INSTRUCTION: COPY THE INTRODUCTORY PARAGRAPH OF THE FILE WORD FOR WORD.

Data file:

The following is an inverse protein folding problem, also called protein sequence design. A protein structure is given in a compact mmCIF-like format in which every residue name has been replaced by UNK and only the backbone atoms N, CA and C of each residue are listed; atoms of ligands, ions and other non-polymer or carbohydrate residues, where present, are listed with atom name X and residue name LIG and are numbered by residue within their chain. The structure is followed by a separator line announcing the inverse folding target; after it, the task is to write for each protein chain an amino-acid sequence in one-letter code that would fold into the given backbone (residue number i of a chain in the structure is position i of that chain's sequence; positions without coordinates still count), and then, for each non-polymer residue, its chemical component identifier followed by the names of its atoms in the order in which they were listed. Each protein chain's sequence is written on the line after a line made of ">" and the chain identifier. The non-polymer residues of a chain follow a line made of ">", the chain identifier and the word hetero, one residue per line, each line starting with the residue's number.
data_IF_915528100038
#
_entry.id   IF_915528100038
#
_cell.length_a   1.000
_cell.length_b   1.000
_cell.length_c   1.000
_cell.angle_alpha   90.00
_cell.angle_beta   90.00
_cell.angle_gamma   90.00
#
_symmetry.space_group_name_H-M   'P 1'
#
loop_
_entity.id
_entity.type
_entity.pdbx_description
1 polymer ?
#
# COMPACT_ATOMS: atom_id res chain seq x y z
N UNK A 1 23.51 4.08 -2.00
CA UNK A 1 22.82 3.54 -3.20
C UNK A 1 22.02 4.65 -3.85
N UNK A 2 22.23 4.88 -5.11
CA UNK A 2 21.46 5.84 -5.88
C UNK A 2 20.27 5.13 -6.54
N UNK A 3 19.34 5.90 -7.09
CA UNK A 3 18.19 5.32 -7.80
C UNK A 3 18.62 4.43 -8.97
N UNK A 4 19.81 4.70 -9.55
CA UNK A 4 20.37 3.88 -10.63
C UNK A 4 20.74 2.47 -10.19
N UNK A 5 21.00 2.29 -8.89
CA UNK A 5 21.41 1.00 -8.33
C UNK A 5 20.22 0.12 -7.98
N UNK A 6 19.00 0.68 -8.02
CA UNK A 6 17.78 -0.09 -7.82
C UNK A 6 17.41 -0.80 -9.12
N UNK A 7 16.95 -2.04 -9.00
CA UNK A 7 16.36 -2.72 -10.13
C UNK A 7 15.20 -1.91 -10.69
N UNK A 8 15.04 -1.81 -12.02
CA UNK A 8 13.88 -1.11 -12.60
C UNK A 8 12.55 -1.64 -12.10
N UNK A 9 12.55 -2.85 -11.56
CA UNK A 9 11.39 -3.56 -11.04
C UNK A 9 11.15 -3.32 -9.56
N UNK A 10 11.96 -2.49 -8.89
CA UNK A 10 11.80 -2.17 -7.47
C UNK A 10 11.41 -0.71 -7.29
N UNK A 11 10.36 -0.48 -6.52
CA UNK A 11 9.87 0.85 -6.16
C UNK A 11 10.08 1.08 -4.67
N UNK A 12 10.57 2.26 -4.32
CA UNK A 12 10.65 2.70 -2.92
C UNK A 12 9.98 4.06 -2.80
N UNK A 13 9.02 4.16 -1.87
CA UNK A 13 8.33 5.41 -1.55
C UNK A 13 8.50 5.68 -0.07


The following is an inverse protein folding problem, also called protein sequence design. A protein structure is given in a compact mmCIF-like format in which every residue name has been replaced by UNK and only the backbone atoms N, CA and C of each residue are listed; atoms of ligands, ions and other non-polymer or carbohydrate residues, where present, are listed with atom name X and residue name LIG and are numbered by residue within their chain. The structure is followed by a separator line announcing the inverse folding target; after it, the task is to write for each protein chain an amino-acid sequence in one-letter code that would fold into the given backbone (residue number i of a chain in the structure is position i of that chain's sequence; positions without coordinates still count), and then, for each non-polymer residue, its chemical component identifier followed by the names of its atoms in the order in which they were listed. Each protein chain's sequence is written on the line after a line made of ">" and the chain identifier. The non-polymer residues of a chain follow a line made of ">", the chain identifier and the word hetero, one residue per line, each line starting with the residue's number.